Sent, Switzerland

Not Vital

Parkin Not Dal Mot

What is a Mongolian tent, in perfect working order, doing in a park in Engadine, the beautiful valley in southeastern Switzerland where Not Vital was born? In fact, the park is actually a project that Vital has built over the years with many of his works, and the tent is part of the same declaration of poetics—and poetic action—that he has been developing for years, without which an understanding of his practice would be incomplete. In 1990, Vital built a hospital in Nepal with proceeds from the sale of bronze castings of the dung from Engadine’s cows; lately, his ethnic, social, and humanitarian interests have shifted toward sub-Saharan Africa. Such endeavors are rooted in an investigation of connections across national and cultural borders. But Vital is first and foremost an artist, and he must and wants to act as such. Since 1997, his most important field of artistic action has been this park of roughly five and a half acres, which he has slowly been working on with his brother, the architect Duri Vital. There, the bronze dung castings clearly allude to all the shit that the West sells to the third world, but also to Piero Manzoni’s Merda d’artista (Artist’s Shit), 1961. Placing the nomad tent amid the most ordinary Swiss houses is a provocation, but it is also an excellent example of alienation and dislocation as a refined and elegant artistic practice, with a soupçon of exoticism. Meanwhile, in Agadez, Niger, where houses are customarily built of mud, Vital has made an oasis his field of action for the construction of an “ideal city” utilizing indigenous techniques. Sometimes one has the impression of finding oneself in the presence of Joseph Conrad’s Kurtz, albeit a less despotic, less desperate, and above all less colonialist, more convincingly “correct” version of the character from Heart of Darkness.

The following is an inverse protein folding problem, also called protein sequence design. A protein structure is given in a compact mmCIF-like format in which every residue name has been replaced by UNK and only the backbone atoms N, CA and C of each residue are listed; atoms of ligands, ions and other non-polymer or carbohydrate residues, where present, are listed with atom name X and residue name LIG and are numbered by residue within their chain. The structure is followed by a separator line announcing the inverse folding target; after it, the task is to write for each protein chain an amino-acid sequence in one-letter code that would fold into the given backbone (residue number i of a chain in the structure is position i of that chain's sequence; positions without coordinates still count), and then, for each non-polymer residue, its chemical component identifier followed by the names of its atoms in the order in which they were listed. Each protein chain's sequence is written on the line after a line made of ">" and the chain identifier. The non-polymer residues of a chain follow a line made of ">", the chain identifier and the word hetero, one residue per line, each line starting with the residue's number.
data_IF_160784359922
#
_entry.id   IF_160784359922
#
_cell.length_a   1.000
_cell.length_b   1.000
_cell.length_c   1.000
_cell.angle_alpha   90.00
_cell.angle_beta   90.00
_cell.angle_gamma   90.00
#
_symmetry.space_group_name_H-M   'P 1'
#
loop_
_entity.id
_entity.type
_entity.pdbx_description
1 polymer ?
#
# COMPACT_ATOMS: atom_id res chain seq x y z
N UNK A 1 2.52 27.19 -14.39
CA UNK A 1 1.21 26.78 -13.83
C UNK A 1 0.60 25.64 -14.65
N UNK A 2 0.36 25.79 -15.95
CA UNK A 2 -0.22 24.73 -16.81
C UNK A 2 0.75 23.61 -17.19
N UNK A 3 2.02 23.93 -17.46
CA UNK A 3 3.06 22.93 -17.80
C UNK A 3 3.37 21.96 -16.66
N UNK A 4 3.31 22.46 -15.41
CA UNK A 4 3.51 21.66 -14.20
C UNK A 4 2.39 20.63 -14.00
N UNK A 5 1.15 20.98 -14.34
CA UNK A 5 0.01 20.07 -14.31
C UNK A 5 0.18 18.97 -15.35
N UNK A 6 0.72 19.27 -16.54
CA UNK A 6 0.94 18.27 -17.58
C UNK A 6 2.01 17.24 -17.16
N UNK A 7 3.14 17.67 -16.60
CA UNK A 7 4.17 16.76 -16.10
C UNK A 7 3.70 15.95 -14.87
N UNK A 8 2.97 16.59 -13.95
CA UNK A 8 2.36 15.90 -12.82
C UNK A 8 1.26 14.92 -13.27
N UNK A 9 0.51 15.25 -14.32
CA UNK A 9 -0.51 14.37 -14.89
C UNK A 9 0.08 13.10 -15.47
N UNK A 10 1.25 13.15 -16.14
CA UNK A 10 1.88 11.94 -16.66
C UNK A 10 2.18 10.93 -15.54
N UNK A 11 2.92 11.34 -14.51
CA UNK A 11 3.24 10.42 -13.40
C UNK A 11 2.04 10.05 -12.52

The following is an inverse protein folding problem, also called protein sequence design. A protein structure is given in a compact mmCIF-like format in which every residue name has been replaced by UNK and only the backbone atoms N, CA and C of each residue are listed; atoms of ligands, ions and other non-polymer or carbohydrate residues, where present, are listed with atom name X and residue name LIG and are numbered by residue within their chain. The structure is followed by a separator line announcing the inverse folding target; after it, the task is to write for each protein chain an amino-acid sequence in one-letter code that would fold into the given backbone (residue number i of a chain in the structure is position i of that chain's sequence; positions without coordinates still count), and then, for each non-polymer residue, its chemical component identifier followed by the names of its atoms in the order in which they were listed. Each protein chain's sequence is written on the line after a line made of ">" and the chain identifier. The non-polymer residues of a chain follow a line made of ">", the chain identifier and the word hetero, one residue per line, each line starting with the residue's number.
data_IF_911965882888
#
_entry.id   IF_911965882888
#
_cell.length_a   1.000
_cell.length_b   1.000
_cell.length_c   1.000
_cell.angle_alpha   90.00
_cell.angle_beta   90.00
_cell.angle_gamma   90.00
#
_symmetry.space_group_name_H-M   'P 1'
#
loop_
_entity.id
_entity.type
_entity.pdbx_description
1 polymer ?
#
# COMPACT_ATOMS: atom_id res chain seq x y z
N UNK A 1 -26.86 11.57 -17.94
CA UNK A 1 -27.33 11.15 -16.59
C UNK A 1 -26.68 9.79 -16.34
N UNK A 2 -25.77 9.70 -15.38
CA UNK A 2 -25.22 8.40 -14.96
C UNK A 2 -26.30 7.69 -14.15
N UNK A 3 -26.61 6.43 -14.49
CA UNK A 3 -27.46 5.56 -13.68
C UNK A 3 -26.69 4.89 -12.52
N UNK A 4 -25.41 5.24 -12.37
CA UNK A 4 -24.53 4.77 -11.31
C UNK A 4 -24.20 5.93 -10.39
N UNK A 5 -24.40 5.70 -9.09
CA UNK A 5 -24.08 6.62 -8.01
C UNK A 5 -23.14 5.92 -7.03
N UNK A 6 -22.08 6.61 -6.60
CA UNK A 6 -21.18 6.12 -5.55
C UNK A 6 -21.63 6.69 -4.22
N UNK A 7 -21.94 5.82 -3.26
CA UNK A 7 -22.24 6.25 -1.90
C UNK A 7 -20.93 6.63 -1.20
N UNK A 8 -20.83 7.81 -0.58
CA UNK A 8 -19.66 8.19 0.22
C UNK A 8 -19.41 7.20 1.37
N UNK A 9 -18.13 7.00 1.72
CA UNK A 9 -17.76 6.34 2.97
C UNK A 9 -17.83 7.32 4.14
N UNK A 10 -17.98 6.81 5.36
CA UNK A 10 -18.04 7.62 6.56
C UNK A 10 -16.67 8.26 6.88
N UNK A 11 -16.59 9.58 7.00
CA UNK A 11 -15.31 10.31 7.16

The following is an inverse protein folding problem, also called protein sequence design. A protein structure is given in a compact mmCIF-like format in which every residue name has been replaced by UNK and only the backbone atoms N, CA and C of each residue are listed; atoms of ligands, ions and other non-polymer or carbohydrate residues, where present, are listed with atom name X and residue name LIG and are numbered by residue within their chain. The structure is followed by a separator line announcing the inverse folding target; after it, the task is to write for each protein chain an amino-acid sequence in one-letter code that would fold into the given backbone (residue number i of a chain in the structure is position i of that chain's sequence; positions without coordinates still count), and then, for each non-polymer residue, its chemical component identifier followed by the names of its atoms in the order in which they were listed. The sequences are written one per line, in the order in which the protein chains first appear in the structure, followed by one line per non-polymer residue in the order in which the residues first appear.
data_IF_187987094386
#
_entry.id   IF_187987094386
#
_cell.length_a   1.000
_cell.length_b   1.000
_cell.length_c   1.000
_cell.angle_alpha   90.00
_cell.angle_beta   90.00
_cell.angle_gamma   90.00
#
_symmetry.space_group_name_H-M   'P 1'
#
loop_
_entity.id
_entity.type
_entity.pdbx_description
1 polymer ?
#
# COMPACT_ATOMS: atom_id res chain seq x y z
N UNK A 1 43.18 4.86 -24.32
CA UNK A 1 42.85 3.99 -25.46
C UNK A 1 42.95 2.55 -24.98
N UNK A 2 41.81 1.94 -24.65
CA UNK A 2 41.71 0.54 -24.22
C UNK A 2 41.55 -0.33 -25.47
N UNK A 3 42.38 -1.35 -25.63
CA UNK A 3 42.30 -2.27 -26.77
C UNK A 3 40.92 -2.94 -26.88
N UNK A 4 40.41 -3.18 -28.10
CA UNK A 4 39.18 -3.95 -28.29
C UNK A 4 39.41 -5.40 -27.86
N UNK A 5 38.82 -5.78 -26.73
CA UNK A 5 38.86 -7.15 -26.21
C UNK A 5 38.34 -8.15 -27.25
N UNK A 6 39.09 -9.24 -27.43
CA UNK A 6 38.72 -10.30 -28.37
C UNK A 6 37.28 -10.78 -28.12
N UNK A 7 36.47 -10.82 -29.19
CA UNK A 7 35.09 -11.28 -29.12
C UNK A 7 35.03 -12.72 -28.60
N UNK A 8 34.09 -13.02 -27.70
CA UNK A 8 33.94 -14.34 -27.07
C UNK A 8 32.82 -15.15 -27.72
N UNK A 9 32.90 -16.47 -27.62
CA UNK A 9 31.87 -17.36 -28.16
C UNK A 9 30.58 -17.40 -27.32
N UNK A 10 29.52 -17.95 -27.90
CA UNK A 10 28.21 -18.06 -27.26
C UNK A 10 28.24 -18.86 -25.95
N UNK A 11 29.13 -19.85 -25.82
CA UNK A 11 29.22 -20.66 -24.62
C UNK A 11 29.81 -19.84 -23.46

What Kurtz and Vital have in common is a lucid delirium that allows them to create what, for others, would remain in the realm of dreams. Thus in the park in Engadine we encounter an underground room with a remote-controlled grass roof that can rise above the ground or disappear from sight, becoming absorbed into and camouflaged in the terrain. Built with the aid of Japanese architect Mitsunori Sano and entailing audacious construction problems that stimulated its builders to produce creative solutions, it clearly belongs to such an overweening vision. As an artist, Vital had decided to deny himself nothing, to realize every desire: You want the moon? Here it is, at the Sperone Gallery in Sent, a sphere of Carrara marble dated 2004, weighing more than three tons, more than five feet in diameter. The mountains you see from the window? Here they are, also in the whitest marble—five works from 2001. Your childhood memory evokes the long, mobile tongue of a grazing cow? Vital will enlarge it, perhaps thirty times, and erect it like a stone menhir, as part of his series “Tongue,” 1985–. But there are also less openly childlike and more disturbing works, such as the gigantic viewing tower in the park, begun in 2003 and completely covered in hair that almost seems to have grown there. Only the artist’s latest project seems to have a more contemplative aim: a series of rooms in every part of the world—currently in Niger and in the Chilean Andes, soon in Norway, later in China and Tasmania—built solely for looking at the sunset, as if one might mentally embrace the entire world in a single day, and see numerous sunsets. The perfect wedding of romantic intimism and sesquipedalian egotism: in short, the essence of the myth of the artist.

Marco Meneguzzo

Translated from Italian by Marguerite Shore.